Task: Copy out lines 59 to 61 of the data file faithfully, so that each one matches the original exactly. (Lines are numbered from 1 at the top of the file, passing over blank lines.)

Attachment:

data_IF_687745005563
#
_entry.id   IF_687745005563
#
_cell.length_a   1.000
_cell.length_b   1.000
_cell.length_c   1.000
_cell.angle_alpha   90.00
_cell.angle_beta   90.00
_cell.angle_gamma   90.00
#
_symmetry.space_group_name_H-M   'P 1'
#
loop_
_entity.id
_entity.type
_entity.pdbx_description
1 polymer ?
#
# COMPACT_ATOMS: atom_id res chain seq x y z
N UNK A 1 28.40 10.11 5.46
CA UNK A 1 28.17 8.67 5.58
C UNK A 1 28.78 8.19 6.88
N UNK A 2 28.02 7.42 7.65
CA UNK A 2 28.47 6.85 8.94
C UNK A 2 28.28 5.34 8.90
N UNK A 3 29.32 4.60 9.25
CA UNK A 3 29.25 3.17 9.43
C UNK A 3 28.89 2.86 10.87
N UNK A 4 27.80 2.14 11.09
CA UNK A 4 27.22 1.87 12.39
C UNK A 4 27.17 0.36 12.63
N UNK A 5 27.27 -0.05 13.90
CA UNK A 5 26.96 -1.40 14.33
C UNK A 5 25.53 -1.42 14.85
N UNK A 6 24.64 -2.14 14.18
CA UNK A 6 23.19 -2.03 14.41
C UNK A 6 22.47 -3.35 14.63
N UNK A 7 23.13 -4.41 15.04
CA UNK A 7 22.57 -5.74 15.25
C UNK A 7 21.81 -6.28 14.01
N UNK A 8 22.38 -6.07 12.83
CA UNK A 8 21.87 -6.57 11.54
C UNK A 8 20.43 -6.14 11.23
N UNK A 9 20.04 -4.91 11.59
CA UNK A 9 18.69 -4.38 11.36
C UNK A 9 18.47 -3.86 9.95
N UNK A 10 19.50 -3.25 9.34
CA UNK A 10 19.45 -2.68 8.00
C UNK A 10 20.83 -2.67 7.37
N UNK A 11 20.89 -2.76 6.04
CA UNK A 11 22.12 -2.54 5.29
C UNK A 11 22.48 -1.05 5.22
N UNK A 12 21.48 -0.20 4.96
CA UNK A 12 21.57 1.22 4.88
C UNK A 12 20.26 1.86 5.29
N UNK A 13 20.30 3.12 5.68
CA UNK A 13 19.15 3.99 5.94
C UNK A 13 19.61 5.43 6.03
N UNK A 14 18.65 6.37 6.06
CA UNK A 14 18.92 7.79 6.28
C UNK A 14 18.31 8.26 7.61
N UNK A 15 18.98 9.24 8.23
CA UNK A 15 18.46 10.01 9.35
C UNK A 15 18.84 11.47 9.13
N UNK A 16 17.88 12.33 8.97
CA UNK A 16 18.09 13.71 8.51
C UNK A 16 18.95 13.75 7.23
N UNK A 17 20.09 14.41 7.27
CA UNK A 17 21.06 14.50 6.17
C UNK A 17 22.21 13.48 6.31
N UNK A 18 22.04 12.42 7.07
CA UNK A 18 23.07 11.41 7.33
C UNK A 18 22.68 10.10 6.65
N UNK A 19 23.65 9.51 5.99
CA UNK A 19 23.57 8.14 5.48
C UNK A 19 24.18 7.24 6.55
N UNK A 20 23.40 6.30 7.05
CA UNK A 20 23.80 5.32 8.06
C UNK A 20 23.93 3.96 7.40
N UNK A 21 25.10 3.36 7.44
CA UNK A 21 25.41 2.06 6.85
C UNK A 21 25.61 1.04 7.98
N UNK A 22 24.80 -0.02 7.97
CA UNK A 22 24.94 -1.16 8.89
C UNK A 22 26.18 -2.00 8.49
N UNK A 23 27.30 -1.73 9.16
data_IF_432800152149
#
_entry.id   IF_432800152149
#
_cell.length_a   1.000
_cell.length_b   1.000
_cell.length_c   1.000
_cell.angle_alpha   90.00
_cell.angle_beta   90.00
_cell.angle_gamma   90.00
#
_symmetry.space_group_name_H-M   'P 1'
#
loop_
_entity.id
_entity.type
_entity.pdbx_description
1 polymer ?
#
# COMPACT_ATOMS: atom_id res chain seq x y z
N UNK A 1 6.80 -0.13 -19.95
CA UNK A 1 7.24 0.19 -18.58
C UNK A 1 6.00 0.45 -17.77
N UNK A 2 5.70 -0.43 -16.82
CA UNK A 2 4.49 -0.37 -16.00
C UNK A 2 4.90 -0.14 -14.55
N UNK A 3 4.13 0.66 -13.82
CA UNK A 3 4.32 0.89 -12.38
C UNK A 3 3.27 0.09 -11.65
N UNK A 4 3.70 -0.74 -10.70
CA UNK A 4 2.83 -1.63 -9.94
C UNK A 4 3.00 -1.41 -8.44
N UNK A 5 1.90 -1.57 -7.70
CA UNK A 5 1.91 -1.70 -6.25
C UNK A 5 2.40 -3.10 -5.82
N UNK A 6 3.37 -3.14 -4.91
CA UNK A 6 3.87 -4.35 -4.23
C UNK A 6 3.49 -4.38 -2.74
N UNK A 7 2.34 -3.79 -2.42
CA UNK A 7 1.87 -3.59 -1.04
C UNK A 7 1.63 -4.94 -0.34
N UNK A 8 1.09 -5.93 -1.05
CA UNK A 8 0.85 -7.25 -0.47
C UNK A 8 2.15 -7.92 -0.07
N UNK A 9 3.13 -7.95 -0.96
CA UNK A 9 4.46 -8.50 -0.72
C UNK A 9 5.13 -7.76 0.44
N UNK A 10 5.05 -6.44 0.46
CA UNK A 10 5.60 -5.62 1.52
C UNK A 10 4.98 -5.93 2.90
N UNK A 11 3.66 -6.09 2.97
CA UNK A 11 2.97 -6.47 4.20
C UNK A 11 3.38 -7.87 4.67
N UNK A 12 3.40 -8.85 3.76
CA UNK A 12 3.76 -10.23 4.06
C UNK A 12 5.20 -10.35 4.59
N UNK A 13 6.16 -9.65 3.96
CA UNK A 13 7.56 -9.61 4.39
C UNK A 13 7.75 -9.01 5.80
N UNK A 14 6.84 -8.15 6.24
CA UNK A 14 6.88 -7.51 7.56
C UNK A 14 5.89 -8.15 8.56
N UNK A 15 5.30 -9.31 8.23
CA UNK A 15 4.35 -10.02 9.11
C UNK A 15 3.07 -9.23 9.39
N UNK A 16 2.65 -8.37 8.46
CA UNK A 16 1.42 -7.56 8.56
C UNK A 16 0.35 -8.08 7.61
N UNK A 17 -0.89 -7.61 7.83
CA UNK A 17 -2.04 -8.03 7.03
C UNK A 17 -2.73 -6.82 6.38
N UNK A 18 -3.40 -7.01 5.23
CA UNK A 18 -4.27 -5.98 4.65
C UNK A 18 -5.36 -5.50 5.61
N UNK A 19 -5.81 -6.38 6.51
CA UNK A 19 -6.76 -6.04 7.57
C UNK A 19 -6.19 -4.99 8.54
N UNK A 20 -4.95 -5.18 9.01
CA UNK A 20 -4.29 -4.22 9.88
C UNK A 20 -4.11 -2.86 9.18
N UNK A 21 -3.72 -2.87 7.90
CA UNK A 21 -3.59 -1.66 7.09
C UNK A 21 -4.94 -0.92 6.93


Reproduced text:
C UNK A 13 19.61 5.43 6.03
N UNK A 14 18.65 6.37 6.06
CA UNK A 14 18.92 7.79 6.28